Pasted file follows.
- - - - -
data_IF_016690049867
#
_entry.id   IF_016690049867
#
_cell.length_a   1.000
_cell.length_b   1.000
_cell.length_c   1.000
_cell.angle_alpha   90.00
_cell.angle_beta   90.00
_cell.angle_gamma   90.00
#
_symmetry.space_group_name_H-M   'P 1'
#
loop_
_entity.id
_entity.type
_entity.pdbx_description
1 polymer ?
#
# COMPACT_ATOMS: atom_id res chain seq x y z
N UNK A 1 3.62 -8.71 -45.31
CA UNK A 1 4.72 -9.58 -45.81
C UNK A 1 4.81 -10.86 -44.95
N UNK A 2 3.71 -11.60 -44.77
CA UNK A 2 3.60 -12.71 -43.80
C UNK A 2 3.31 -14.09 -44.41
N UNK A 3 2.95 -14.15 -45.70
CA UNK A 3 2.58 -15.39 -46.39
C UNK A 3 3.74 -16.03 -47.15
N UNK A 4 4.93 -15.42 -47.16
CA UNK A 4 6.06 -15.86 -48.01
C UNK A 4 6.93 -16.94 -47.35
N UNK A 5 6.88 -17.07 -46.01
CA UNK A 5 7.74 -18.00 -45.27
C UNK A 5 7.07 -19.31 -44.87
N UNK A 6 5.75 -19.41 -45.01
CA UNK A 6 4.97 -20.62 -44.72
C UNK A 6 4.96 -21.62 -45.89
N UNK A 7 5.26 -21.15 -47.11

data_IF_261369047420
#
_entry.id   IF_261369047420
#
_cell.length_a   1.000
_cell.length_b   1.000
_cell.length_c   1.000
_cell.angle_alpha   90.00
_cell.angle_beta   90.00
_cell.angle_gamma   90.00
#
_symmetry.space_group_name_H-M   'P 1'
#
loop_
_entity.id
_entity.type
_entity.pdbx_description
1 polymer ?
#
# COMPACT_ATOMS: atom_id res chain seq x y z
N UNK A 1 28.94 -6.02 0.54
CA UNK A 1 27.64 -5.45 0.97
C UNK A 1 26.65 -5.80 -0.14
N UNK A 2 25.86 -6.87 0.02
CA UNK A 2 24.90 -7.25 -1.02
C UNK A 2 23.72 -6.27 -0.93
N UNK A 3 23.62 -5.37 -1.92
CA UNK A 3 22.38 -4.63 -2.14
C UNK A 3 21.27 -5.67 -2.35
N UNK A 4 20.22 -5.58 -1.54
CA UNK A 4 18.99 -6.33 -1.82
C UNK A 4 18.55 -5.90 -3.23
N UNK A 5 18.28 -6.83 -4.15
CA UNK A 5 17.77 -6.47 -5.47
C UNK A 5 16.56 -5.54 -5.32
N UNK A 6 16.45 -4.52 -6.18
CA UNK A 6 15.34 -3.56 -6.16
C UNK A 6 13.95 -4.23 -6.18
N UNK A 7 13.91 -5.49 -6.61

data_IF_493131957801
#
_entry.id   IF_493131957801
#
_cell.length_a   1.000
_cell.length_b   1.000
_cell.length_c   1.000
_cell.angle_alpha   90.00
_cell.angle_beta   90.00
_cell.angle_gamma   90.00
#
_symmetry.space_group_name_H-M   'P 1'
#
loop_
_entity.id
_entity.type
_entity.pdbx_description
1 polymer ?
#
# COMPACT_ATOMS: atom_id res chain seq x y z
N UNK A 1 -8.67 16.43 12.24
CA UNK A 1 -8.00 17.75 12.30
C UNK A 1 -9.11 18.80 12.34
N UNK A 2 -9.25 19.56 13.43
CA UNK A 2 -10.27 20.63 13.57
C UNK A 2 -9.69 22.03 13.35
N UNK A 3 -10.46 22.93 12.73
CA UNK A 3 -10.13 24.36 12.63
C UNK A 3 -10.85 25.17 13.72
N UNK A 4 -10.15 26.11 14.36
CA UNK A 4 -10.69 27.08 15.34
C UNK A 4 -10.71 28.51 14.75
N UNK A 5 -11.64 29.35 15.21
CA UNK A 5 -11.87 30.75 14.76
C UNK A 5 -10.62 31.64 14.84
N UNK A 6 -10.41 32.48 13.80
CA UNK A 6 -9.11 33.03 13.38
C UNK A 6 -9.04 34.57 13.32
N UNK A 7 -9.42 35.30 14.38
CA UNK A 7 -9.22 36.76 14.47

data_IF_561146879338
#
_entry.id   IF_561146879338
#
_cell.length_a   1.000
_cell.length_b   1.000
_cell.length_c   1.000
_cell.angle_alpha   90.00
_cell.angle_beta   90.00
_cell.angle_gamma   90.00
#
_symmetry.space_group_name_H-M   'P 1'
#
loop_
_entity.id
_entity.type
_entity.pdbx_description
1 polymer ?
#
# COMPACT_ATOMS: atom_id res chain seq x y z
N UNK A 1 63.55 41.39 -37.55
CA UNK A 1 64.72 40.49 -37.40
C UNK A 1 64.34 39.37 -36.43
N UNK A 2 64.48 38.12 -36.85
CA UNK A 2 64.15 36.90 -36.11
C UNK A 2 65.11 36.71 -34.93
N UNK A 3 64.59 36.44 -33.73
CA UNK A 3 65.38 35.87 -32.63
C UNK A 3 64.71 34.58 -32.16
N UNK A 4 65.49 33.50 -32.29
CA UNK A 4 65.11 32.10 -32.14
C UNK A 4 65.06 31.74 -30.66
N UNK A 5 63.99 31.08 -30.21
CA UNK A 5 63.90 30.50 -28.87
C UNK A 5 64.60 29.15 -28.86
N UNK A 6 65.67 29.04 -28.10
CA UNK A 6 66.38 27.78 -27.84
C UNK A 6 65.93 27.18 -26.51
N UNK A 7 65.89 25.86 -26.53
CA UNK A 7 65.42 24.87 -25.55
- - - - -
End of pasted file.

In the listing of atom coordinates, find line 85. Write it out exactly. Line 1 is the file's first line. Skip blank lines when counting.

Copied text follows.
_cell.length_c   1.000